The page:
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  • nogc_noproblem
    08-06 12:14 PM
    A man realizes he needs to buy a hearing aid, but he is unwilling to spend much money.

    "How much do they run?" he asks the clerk.

    "That depends," says the salesman. "They run from $2 to $2,000."

    "Let's see the $2 model," the customer says.

    The clerk puts the device around the man's neck. "You just stick this button in your ear and run this little string down to your pocket," he says.

    "How does it work?" the customer asks.

    "For $2, it doesn't work," the salesman replies. "But when people see it on you, they'll talk louder."

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  • nogc_noproblem
    08-06 11:50 AM

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  • validIV
    06-27 12:45 PM
    nothing you have said below answers my question. In 30 years if u are paying 1500 for rent that is 540,000 that is gone. Instead if you used that money to pay the interest, you canclaim that 540,000 as a deductible. Let me say it slowly so u can understand.

    540,000 of rent nets you zero in 30 years.
    540,000 paid towards interest makes it a deductible. That is the difference. In the 28% tax bracket you receive an extra 5,040 a year in your tax refund. But if you are renting you receive zero. That amounts to 28% of that money u lose renting which is a whopping 151,200 in 30 years which is huge.

    Again let me repeat 30 year rent of 1500/month is 540,000 down the drain. As a renter toy claim to save money while u are losing 1500/month. As an owner that 1500 goes to interet which I can get back 28% every year. You don't.

    I'm not even calculating principal here.

    When you rent the amount you save is the same as the principal+equity+property value of my home and savings combined. And in that case after 30 years i managed to get something back with that money you lose in rent. Even if u rent for 30 years the home you mightve wanted to buy 30 years ago at 400,000 is now 800,000. You cannot Afford to buy it anymore. And on top of that you blew 540,000 renting. I blew 540,000 on interest but guess what? I got 151,200 of that amount back in tax returns.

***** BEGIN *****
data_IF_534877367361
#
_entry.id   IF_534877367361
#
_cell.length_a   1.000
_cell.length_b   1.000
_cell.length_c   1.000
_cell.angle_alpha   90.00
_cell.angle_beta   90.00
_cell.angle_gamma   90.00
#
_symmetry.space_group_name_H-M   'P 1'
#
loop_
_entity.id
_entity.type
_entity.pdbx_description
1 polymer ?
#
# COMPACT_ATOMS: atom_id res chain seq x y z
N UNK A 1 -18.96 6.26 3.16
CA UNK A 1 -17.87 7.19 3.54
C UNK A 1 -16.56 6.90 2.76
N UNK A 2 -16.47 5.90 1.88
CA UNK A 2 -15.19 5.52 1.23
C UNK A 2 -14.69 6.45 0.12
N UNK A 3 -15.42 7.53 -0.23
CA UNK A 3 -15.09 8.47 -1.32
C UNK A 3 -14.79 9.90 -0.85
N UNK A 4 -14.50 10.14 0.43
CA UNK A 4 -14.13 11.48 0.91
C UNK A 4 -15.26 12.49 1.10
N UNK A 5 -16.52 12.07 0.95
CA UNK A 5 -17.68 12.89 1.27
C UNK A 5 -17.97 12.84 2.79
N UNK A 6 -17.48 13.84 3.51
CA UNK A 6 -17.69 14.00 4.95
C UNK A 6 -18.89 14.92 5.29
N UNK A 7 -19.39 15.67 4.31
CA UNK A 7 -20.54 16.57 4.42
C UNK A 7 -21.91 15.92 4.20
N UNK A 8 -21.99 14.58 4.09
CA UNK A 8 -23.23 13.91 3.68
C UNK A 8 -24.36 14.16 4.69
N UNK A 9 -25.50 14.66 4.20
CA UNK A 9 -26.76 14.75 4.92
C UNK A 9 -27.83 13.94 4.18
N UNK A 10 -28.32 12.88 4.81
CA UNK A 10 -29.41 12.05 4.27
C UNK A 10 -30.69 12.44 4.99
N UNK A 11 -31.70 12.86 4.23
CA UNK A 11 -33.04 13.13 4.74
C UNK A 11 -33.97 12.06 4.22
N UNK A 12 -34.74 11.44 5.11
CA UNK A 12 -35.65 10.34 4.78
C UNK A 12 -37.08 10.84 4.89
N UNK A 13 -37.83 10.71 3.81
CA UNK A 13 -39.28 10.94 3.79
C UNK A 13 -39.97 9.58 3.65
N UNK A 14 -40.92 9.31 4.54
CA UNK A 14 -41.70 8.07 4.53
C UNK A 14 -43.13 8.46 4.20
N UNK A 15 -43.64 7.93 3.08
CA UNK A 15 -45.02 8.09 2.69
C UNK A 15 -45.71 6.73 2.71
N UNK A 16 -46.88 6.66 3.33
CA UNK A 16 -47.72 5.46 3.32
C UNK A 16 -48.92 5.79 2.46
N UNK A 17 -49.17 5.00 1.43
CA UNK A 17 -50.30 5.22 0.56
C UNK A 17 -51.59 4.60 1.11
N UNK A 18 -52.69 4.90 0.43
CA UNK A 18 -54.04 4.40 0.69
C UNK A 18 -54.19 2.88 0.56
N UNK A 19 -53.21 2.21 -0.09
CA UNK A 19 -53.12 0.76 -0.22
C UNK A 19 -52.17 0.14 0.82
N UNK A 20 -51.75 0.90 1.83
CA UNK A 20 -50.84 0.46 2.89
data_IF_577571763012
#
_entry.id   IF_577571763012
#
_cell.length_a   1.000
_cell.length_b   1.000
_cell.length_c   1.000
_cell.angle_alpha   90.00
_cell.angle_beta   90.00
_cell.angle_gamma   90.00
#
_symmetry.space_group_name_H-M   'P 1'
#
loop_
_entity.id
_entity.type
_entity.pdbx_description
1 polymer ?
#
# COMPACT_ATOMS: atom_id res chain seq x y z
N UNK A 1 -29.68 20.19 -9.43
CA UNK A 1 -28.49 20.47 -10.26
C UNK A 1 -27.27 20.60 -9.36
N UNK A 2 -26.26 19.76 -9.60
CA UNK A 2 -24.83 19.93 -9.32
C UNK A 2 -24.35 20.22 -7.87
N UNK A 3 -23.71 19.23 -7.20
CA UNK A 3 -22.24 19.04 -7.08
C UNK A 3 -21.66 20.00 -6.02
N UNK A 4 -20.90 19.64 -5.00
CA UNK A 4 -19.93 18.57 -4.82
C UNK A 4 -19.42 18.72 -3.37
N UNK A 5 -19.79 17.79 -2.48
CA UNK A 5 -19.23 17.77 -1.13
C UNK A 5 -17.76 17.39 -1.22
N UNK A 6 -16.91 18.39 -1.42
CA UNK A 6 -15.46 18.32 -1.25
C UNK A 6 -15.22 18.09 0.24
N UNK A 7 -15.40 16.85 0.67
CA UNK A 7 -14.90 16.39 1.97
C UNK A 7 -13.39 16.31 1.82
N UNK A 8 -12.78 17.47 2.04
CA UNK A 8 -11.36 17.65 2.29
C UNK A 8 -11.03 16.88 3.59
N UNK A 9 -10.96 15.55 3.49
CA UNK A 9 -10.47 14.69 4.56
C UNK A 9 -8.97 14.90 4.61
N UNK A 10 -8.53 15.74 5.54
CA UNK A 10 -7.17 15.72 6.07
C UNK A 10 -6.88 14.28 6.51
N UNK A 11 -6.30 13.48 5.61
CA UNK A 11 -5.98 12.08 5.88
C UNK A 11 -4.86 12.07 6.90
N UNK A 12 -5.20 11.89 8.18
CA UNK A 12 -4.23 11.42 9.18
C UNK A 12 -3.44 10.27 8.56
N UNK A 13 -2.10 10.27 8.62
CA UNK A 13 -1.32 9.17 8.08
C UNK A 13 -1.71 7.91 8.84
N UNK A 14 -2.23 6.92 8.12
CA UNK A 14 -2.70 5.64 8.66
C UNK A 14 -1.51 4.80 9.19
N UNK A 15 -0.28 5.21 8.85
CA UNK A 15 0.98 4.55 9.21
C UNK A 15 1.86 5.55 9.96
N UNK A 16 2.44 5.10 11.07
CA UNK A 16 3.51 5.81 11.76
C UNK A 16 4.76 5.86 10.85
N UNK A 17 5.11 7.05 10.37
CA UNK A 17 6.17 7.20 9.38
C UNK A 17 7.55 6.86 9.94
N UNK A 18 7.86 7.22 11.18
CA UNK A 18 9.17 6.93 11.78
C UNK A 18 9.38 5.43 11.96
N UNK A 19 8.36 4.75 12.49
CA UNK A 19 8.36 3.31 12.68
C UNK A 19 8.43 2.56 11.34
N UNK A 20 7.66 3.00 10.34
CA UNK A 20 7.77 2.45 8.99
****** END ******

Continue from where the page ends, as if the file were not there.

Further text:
Why can you not see that? Your arguments do not display any financial sound to renting other than you like to throw 1500 a month away.

    Pandey ji / Valid IV
    o.k..I will explain it slowly ..I can understand that those who are homeowners will justify their home purchase. some maybe in denial and have their head in sand.
    honestly, few months back, even I would have purchased a house . if I had, I would still admit -- that home is not necessarily good investment but a place to stay. even after I buy, I would still say that renting in an apartment has its advantages. here are 2 links in english.
    Why rent? To get richer - MSN Money (
    Why Your Mortgage Won't Make You Rich - (
    now you need to read this carefully else you won't understand what the authors are trying to say ..since it is bit unclear but it has good points (not trying to make fun here :)) read since they are superb articles